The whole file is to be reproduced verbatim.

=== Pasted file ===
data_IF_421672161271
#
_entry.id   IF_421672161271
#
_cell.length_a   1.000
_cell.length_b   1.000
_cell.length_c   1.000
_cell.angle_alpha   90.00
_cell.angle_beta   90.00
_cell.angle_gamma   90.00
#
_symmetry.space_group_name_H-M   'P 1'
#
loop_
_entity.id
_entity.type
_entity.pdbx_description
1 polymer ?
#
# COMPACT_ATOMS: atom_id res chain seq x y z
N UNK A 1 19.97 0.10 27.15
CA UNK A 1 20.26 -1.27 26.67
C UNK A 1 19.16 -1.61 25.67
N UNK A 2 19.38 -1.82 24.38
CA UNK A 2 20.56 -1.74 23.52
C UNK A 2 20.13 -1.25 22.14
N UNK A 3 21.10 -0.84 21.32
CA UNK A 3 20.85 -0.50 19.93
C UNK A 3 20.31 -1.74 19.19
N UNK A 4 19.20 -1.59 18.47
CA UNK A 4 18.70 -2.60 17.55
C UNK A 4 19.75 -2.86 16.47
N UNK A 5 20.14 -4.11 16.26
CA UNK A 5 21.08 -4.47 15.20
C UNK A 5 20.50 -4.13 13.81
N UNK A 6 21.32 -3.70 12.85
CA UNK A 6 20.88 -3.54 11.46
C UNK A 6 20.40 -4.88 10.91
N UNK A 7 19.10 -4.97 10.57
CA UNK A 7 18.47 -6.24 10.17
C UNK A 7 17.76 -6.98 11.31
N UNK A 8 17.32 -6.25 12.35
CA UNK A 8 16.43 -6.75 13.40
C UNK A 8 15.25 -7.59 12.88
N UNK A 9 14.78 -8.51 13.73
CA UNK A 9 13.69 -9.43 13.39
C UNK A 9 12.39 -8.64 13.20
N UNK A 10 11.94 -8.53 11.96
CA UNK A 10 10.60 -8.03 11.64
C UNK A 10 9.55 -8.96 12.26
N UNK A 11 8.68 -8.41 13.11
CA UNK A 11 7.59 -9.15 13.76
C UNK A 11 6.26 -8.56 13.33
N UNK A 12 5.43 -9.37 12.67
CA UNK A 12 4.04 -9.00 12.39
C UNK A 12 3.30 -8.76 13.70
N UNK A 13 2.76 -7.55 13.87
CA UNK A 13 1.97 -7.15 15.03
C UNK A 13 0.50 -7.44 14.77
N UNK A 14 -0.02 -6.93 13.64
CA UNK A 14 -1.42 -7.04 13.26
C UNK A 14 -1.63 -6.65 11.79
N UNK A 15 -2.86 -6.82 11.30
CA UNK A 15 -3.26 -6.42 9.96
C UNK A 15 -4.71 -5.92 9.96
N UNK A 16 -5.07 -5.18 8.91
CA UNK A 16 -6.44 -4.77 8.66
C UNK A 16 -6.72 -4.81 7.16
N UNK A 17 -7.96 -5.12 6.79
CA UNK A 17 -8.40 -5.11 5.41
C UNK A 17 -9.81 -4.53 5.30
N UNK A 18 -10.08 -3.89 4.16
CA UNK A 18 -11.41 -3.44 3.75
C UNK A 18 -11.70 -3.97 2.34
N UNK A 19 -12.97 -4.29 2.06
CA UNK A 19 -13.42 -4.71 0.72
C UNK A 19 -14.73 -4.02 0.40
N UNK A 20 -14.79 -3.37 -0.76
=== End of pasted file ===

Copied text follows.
data_IF_421672161271
#
_entry.id   IF_421672161271
#
_cell.length_a   1.000
_cell.length_b   1.000
_cell.length_c   1.000
_cell.angle_alpha   90.00
_cell.angle_beta   90.00
_cell.angle_gamma   90.00
#
_symmetry.space_group_name_H-M   'P 1'
#
loop_
_entity.id
_entity.type
_entity.pdbx_description
1 polymer ?
#
# COMPACT_ATOMS: atom_id res chain seq x y z
N UNK A 1 19.97 0.10 27.15
CA UNK A 1 20.26 -1.27 26.67
C UNK A 1 19.16 -1.61 25.67
N UNK A 2 19.38 -1.82 24.38
CA UNK A 2 20.56 -1.74 23.52
C UNK A 2 20.13 -1.25 22.14
N UNK A 3 21.10 -0.84 21.32
CA UNK A 3 20.85 -0.50 19.93
C UNK A 3 20.31 -1.74 19.19
N UNK A 4 19.20 -1.59 18.47
CA UNK A 4 18.70 -2.60 17.55
C UNK A 4 19.75 -2.86 16.47
N UNK A 5 20.14 -4.11 16.26
CA UNK A 5 21.08 -4.47 15.20
C UNK A 5 20.50 -4.13 13.81
N UNK A 6 21.32 -3.70 12.85
CA UNK A 6 20.88 -3.54 11.46
C UNK A 6 20.40 -4.88 10.91
N UNK A 7 19.10 -4.97 10.57
CA UNK A 7 18.47 -6.24 10.17
C UNK A 7 17.76 -6.98 11.31
N UNK A 8 17.32 -6.25 12.35
CA UNK A 8 16.43 -6.75 13.40
C UNK A 8 15.25 -7.59 12.88
N UNK A 9 14.78 -8.51 13.73
CA UNK A 9 13.69 -9.43 13.39
C UNK A 9 12.39 -8.64 13.20
N UNK A 10 11.94 -8.53 11.96
CA UNK A 10 10.60 -8.03 11.64
C UNK A 10 9.55 -8.96 12.26
N UNK A 11 8.68 -8.41 13.11
CA UNK A 11 7.59 -9.15 13.76
C UNK A 11 6.26 -8.56 13.33
N UNK A 12 5.43 -9.37 12.67
CA UNK A 12 4.04 -9.00 12.39
C UNK A 12 3.30 -8.76 13.70
N UNK A 13 2.76 -7.55 13.87
CA UNK A 13 1.97 -7.15 15.03
C UNK A 13 0.50 -7.44 14.77
N UNK A 14 -0.02 -6.93 13.64
CA UNK A 14 -1.42 -7.04 13.26
C UNK A 14 -1.63 -6.65 11.79
N UNK A 15 -2.86 -6.82 11.30
CA UNK A 15 -3.26 -6.42 9.96
C UNK A 15 -4.71 -5.92 9.96
N UNK A 16 -5.07 -5.18 8.91
CA UNK A 16 -6.44 -4.77 8.66
C UNK A 16 -6.72 -4.81 7.16
N UNK A 17 -7.96 -5.12 6.79
CA UNK A 17 -8.40 -5.11 5.41
C UNK A 17 -9.81 -4.53 5.30
N UNK A 18 -10.08 -3.89 4.16
CA UNK A 18 -11.41 -3.44 3.75
C UNK A 18 -11.70 -3.97 2.34
N UNK A 19 -12.97 -4.29 2.06
CA UNK A 19 -13.42 -4.71 0.72
C UNK A 19 -14.73 -4.02 0.40
N UNK A 20 -14.79 -3.37 -0.76